Iraqi commanders say security forces are having a difficult time countering the Islamic State group’s use of guerrilla warfare.
The nation’s security forces have struggled to stem the tide of the Sunni radical terrorist group since the fall of Ramadi in May.
“They are professionals in guerrilla warfare, contrary to our forces which follow an old fighting style,” said Brig. Gen. Nasir al-Fartousi, Reuters reported Tuesday.
The general said his job is to retake control of Baiji from the Islamic State group, but admitted his forces are, for all intents and purposes, outmatched.
“We receive fire from one street in Baiji and we set a plan to attack this street. And the next day when we start the attack, we are caught off guard by Daesh fighters attacking us from a different street. … It’s not easy to make a soldier learn guerrilla fighting tactics in one day and a night,” he said, Reuters reported.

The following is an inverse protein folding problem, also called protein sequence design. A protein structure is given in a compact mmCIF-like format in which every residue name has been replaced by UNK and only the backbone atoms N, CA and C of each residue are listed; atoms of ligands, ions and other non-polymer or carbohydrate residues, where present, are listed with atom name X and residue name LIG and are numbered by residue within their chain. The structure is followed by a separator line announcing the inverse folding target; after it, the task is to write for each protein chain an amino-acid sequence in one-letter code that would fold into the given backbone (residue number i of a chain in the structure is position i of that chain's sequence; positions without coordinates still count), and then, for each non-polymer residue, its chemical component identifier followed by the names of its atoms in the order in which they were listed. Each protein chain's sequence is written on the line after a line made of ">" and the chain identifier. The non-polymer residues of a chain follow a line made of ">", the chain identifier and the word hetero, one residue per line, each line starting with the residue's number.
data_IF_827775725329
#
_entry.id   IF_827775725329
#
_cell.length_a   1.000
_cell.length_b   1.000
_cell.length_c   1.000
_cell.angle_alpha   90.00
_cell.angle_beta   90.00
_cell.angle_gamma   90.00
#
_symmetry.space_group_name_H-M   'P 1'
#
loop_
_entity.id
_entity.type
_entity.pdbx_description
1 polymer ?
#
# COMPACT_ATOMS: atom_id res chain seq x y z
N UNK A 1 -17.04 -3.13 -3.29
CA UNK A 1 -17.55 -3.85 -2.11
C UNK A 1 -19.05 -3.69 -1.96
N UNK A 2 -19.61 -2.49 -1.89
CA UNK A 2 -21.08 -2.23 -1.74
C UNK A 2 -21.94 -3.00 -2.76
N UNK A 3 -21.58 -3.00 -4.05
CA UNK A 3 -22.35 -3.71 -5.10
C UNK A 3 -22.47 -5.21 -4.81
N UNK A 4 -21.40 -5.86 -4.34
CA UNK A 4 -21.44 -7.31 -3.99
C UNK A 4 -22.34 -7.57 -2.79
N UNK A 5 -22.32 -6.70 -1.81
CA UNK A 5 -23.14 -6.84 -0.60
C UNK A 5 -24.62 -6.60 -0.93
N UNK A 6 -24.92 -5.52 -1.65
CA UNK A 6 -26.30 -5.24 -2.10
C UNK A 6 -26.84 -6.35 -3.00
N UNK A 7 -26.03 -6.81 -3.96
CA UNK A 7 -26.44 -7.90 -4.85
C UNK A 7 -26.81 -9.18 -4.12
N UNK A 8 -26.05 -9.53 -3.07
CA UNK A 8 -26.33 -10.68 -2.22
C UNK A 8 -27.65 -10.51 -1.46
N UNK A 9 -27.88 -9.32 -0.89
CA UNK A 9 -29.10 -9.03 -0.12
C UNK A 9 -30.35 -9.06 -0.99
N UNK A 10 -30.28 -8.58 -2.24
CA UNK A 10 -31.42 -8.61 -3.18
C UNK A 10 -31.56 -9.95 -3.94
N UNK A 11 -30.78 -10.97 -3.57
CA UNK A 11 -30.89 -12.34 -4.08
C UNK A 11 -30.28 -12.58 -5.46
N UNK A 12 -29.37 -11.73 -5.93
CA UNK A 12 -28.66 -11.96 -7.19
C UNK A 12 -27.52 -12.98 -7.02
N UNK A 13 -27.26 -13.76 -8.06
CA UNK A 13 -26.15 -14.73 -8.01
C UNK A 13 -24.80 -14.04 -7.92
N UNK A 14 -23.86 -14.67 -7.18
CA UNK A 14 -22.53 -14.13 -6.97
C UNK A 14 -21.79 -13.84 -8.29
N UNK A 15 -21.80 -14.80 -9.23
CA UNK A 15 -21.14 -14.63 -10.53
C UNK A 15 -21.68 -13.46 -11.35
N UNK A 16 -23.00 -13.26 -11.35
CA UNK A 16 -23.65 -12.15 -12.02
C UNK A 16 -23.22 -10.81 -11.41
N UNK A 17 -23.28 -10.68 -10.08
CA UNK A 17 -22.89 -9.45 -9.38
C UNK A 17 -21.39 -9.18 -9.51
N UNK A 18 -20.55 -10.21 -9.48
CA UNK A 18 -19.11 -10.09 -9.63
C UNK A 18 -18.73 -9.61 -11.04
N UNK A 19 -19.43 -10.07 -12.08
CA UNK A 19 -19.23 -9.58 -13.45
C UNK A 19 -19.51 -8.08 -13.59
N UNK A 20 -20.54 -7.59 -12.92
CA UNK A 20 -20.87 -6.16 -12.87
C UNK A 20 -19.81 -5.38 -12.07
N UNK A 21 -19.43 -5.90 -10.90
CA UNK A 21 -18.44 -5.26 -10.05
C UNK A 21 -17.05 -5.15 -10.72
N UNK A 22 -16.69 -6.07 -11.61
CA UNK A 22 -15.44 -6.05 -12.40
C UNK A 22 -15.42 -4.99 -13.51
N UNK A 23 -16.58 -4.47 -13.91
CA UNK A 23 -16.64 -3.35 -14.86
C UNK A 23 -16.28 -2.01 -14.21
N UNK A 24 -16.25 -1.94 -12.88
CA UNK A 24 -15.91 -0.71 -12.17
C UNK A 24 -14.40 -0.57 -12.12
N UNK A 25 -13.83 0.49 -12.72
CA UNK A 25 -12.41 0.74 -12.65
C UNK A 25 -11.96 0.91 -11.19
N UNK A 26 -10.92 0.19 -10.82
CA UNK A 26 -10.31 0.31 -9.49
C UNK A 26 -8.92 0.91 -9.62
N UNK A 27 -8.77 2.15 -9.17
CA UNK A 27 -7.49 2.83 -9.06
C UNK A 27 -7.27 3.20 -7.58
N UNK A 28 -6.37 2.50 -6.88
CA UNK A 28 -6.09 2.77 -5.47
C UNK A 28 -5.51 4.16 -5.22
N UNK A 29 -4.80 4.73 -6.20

Army Col. Ahmed al-Asadi told Reuters that commanders’ reluctance to take casualties are exacerbating the issue.
“Commanders avoid losing high casualties, which is now the parameter to judge a successful or failed commander. This is why commanders of the Baiji battle give the priority to minimizing casualties among soldiers, versus making quick advances,” he said.
The colonel added that the prevalence of Iran-backed militias can, at times, make it difficult to efficiently conduct battlefield operations.
“Multiple commanderships exist on the ground and unfortunately we have less coordination between the Hashid [Shiite militia] and its commanders with the military. Such a situation definitely contributed to the blundering,” he said, Reuters reported.
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